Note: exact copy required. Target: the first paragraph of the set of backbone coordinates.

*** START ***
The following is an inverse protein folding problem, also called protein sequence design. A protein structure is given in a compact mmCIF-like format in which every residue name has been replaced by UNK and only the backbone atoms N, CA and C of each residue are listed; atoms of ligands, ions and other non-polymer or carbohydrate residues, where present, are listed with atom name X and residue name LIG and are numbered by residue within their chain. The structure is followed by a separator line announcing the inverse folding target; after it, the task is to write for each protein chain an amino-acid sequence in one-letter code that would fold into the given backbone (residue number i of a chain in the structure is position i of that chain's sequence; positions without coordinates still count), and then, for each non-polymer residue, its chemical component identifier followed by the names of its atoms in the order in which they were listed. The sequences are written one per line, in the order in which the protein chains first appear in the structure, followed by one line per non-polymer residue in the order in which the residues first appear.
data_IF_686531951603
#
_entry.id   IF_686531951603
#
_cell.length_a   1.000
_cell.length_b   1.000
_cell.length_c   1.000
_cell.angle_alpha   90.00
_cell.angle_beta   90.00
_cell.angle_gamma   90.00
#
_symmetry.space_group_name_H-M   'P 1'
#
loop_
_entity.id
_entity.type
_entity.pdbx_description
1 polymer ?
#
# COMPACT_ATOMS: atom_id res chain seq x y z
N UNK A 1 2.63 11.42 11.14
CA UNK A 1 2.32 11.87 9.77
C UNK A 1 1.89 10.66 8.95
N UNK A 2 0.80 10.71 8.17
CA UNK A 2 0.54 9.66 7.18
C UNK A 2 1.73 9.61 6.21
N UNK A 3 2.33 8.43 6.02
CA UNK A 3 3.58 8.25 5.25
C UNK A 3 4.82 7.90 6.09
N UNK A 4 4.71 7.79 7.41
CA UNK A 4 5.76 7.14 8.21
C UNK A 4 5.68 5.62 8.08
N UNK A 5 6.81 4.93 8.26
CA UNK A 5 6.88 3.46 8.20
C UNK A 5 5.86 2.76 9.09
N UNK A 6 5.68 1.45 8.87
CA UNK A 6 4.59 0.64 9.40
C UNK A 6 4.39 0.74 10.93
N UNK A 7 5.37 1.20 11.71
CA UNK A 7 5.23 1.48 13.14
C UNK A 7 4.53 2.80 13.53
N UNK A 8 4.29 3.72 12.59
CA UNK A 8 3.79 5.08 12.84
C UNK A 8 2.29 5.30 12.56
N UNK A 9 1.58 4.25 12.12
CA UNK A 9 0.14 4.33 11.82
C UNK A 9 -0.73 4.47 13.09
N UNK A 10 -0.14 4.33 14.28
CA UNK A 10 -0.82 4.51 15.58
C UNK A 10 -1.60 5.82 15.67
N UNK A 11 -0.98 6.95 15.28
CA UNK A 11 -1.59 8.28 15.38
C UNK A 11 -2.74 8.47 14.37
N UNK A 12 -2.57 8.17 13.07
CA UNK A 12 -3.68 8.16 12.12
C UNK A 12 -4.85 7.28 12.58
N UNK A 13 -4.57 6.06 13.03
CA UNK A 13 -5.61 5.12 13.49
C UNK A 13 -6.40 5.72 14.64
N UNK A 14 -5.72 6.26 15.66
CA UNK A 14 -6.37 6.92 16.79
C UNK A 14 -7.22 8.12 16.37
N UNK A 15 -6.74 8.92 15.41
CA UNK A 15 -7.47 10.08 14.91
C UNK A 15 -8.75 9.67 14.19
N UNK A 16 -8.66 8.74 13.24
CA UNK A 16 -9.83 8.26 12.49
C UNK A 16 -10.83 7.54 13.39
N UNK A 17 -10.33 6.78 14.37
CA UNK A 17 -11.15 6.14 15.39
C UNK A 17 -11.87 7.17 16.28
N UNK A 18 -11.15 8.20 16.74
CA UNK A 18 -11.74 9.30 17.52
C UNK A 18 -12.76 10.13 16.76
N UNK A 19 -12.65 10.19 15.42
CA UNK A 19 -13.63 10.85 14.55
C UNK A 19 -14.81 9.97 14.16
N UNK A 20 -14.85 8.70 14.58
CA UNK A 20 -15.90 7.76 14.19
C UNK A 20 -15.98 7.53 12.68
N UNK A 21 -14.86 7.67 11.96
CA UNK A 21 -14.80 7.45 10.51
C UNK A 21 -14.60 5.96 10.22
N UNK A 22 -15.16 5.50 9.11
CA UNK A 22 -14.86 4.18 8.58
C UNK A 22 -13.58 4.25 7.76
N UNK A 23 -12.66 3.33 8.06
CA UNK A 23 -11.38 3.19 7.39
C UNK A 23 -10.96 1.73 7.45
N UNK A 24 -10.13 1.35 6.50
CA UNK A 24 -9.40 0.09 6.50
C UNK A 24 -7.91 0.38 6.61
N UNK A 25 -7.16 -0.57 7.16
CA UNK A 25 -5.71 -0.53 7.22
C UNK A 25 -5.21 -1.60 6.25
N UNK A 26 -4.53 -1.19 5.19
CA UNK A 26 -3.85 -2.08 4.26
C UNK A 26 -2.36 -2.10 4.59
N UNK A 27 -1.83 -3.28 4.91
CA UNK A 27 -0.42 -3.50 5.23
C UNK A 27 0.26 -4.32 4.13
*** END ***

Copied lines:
The following is an inverse protein folding problem, also called protein sequence design. A protein structure is given in a compact mmCIF-like format in which every residue name has been replaced by UNK and only the backbone atoms N, CA and C of each residue are listed; atoms of ligands, ions and other non-polymer or carbohydrate residues, where present, are listed with atom name X and residue name LIG and are numbered by residue within their chain. The structure is followed by a separator line announcing the inverse folding target; after it, the task is to write for each protein chain an amino-acid sequence in one-letter code that would fold into the given backbone (residue number i of a chain in the structure is position i of that chain's sequence; positions without coordinates still count), and then, for each non-polymer residue, its chemical component identifier followed by the names of its atoms in the order in which they were listed. The sequences are written one per line, in the order in which the protein chains first appear in the structure, followed by one line per non-polymer residue in the order in which the residues first appear.